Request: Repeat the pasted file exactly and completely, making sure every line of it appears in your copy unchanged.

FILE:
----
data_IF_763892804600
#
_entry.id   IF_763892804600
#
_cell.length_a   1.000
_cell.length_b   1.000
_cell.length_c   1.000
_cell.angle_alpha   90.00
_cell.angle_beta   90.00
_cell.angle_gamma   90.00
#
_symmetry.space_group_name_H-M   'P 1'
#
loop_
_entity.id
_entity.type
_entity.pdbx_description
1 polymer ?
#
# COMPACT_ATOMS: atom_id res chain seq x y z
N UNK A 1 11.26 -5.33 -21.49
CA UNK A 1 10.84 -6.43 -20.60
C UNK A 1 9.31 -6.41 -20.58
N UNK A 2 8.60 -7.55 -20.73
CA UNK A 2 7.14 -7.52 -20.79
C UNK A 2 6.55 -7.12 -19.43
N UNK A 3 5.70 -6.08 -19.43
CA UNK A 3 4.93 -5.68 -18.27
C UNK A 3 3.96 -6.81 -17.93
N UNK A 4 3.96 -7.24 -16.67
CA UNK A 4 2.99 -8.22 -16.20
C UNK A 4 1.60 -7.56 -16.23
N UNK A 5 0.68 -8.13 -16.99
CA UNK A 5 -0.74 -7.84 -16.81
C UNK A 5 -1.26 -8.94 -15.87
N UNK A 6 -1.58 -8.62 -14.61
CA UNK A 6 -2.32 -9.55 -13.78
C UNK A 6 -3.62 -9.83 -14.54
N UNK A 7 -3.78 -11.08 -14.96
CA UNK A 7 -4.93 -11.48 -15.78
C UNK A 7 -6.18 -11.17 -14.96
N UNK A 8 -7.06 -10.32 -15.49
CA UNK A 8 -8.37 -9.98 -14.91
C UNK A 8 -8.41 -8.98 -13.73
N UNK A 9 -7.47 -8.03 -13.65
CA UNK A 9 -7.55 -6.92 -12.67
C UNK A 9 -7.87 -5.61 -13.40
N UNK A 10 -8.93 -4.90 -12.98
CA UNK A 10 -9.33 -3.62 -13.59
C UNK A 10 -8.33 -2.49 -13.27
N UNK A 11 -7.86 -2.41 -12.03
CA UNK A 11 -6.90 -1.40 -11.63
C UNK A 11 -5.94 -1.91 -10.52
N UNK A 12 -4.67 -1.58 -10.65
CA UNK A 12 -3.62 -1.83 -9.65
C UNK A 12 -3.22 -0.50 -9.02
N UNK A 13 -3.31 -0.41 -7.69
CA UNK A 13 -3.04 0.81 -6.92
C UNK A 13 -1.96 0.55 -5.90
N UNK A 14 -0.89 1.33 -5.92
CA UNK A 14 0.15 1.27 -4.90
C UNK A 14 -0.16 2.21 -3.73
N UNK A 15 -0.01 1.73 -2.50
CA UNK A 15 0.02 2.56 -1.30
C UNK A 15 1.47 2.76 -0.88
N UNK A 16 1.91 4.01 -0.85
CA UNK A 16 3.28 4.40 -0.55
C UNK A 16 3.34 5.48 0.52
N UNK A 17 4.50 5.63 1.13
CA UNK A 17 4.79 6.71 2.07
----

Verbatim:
data_IF_763892804600
#
_entry.id   IF_763892804600
#
_cell.length_a   1.000
_cell.length_b   1.000
_cell.length_c   1.000
_cell.angle_alpha   90.00
_cell.angle_beta   90.00
_cell.angle_gamma   90.00
#
_symmetry.space_group_name_H-M   'P 1'
#
loop_
_entity.id
_entity.type
_entity.pdbx_description
1 polymer ?
#
# COMPACT_ATOMS: atom_id res chain seq x y z
N UNK A 1 11.26 -5.33 -21.49
CA UNK A 1 10.84 -6.43 -20.60
C UNK A 1 9.31 -6.41 -20.58
N UNK A 2 8.60 -7.55 -20.73
CA UNK A 2 7.14 -7.52 -20.79
C UNK A 2 6.55 -7.12 -19.43
N UNK A 3 5.70 -6.08 -19.43
CA UNK A 3 4.93 -5.68 -18.27
C UNK A 3 3.96 -6.81 -17.93
N UNK A 4 3.96 -7.24 -16.67
CA UNK A 4 2.99 -8.22 -16.20
C UNK A 4 1.60 -7.56 -16.23
N UNK A 5 0.68 -8.13 -16.99
CA UNK A 5 -0.74 -7.84 -16.81
C UNK A 5 -1.26 -8.94 -15.87
N UNK A 6 -1.58 -8.62 -14.61
CA UNK A 6 -2.32 -9.55 -13.78
C UNK A 6 -3.62 -9.83 -14.54
N UNK A 7 -3.78 -11.08 -14.96
CA UNK A 7 -4.93 -11.48 -15.78
C UNK A 7 -6.18 -11.17 -14.96
N UNK A 8 -7.06 -10.32 -15.49
CA UNK A 8 -8.37 -9.98 -14.91
C UNK A 8 -8.41 -8.98 -13.73
N UNK A 9 -7.47 -8.03 -13.65
CA UNK A 9 -7.55 -6.92 -12.67
C UNK A 9 -7.87 -5.61 -13.40
N UNK A 10 -8.93 -4.90 -12.98
CA UNK A 10 -9.33 -3.62 -13.59
C UNK A 10 -8.33 -2.49 -13.27
N UNK A 11 -7.86 -2.41 -12.03
CA UNK A 11 -6.90 -1.40 -11.63
C UNK A 11 -5.94 -1.91 -10.52
N UNK A 12 -4.67 -1.58 -10.65
CA UNK A 12 -3.62 -1.83 -9.65
C UNK A 12 -3.22 -0.50 -9.02
N UNK A 13 -3.31 -0.41 -7.69
CA UNK A 13 -3.04 0.81 -6.92
C UNK A 13 -1.96 0.55 -5.90
N UNK A 14 -0.89 1.33 -5.92
CA UNK A 14 0.15 1.27 -4.90
C UNK A 14 -0.16 2.21 -3.73
N UNK A 15 -0.01 1.73 -2.50
CA UNK A 15 0.02 2.56 -1.30
C UNK A 15 1.47 2.76 -0.88
N UNK A 16 1.91 4.01 -0.85
CA UNK A 16 3.28 4.40 -0.55
C UNK A 16 3.34 5.48 0.52
N UNK A 17 4.50 5.63 1.13
CA UNK A 17 4.79 6.71 2.07